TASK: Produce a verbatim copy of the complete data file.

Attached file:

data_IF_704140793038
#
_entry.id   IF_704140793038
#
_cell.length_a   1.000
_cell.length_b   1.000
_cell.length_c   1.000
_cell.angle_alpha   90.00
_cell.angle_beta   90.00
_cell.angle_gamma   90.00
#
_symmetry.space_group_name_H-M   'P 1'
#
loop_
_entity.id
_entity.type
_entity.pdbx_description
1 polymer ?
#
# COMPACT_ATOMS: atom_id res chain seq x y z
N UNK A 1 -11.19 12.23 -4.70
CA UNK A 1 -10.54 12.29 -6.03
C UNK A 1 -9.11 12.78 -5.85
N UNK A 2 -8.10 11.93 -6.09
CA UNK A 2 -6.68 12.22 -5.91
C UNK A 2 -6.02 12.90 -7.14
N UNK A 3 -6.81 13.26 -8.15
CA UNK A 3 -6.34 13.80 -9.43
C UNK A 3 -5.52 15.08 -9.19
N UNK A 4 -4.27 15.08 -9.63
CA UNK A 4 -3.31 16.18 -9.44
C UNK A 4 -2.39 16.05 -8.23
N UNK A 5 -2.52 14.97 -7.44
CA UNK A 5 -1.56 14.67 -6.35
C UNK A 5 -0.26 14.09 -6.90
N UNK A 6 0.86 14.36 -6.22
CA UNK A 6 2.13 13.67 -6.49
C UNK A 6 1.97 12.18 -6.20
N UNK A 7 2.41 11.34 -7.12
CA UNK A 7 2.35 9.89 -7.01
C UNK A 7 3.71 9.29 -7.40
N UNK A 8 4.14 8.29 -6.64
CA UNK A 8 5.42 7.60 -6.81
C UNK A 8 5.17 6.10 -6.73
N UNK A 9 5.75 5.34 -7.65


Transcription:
data_IF_704140793038
#
_entry.id   IF_704140793038
#
_cell.length_a   1.000
_cell.length_b   1.000
_cell.length_c   1.000
_cell.angle_alpha   90.00
_cell.angle_beta   90.00
_cell.angle_gamma   90.00
#
_symmetry.space_group_name_H-M   'P 1'
#
loop_
_entity.id
_entity.type
_entity.pdbx_description
1 polymer ?
#
# COMPACT_ATOMS: atom_id res chain seq x y z
N UNK A 1 -11.19 12.23 -4.70
CA UNK A 1 -10.54 12.29 -6.03
C UNK A 1 -9.11 12.78 -5.85
N UNK A 2 -8.10 11.93 -6.09
CA UNK A 2 -6.68 12.22 -5.91
C UNK A 2 -6.02 12.90 -7.14
N UNK A 3 -6.81 13.26 -8.15
CA UNK A 3 -6.34 13.80 -9.43
C UNK A 3 -5.52 15.08 -9.19
N UNK A 4 -4.27 15.08 -9.63
CA UNK A 4 -3.31 16.18 -9.44
C UNK A 4 -2.39 16.05 -8.23
N UNK A 5 -2.52 14.97 -7.44
CA UNK A 5 -1.56 14.67 -6.35
C UNK A 5 -0.26 14.09 -6.90
N UNK A 6 0.86 14.36 -6.22
CA UNK A 6 2.13 13.67 -6.49
C UNK A 6 1.97 12.18 -6.20
N UNK A 7 2.41 11.34 -7.12
CA UNK A 7 2.35 9.89 -7.01
C UNK A 7 3.71 9.29 -7.40
N UNK A 8 4.14 8.29 -6.64
CA UNK A 8 5.42 7.60 -6.81
C UNK A 8 5.17 6.10 -6.73
N UNK A 9 5.75 5.34 -7.65